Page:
Kitchen Ventilation Systems are mechanical systems. Much like changing the oil on your car, they need to be maintained in order to prevent damage to components and system breakdowns. Every system is different, whether it’s the style of fans, level of usage, and accessibility to perform service. Call us anytime in order to discuss your options regarding Preventative Maintenance: 1-800-524-7352.
Most kitchen ventilation systems fall into the following three categories in regards to how often they should be mechanically serviced:
Once per Year: Seasonal/Low Usage:
These are your seasonal restaurants that are open 3-6 months out of the year (Ex: Theme Parks, Restaurants in vacation towns) or locations that only have limited operation once a week/month (Ex: Churches, Concession Stands, Corporate Test Kitchens). To save on operating costs, we recommend only servicing these types of locations 1 time a year.
Twice per Year: Standard Operation:
90% of the kitchen ventilation systems in the market fall into this category. They are open either all year round or for the majority of the year, and have standard equipment (Ex: Restaurants). Over the last decade, we have found that every 6 months is about the sweet spot for how often it takes to adequately maintain these types of locations. It is a good compromise between spending too much money on service that is overkill, and too little.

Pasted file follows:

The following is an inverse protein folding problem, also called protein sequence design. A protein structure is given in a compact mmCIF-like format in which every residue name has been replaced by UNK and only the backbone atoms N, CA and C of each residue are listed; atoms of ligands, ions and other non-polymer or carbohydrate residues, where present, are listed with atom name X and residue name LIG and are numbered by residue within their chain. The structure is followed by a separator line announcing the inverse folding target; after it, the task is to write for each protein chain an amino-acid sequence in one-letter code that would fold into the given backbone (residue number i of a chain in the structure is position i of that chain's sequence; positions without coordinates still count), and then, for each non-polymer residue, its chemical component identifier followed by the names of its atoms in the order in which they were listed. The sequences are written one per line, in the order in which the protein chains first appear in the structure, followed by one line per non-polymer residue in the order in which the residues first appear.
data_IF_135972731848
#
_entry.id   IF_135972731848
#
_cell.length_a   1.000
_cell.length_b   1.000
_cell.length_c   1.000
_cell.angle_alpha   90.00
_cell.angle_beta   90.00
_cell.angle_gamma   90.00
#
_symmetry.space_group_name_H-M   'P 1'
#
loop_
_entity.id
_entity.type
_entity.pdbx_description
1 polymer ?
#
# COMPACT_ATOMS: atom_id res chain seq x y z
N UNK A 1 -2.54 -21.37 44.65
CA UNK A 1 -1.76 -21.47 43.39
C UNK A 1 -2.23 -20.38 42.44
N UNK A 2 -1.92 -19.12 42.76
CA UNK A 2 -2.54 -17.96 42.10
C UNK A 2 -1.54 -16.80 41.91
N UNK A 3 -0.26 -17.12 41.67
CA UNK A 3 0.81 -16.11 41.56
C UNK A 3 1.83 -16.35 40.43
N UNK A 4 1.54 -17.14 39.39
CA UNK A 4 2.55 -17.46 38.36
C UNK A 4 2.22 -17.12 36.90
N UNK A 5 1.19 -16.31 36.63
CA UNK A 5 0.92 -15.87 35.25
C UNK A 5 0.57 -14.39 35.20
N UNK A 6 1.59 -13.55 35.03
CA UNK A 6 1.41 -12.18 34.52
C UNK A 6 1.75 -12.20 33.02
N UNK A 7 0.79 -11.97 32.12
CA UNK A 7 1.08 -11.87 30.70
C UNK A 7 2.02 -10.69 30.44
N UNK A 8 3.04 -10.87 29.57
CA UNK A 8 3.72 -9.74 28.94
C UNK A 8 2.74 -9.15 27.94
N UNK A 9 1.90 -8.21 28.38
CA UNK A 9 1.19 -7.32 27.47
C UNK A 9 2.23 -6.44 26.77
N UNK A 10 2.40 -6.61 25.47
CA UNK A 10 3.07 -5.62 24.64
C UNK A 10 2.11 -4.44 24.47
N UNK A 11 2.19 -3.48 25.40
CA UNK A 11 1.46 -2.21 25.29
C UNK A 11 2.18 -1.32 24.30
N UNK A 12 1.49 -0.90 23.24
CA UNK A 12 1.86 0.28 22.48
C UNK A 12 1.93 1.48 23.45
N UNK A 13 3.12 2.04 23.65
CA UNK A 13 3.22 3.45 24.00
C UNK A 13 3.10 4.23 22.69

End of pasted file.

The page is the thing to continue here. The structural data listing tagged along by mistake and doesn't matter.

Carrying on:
3 to 4+ Times per Year: 24/7 operation, Critical Operation, Specialty Equipment:
This is the rarest type of kitchen ventilation system in the industry. Not often do you need to change out a fan belt more periodically than every 6 months to prevent having a problem. With that said, some systems are so operation critical, that the management is willing to pay the extra money in an attempt to prevent breakdowns. Also falling into this category are systems that are continuously operating 24/7 or ones that utilize specialty equipment that have more frequent servicing needs (Ex: Restaurants equipped with Pollution Control Systems).
There are many different opinions out there regarding exact protocol for what should be replaced, serviced and or checked on a regularly scheduled check-up. At the bare minimum, the following is what we recommend. Granted every system is different, the owner’s manual for the equipment should be referenced as well as a guide:
- Belt Replacement.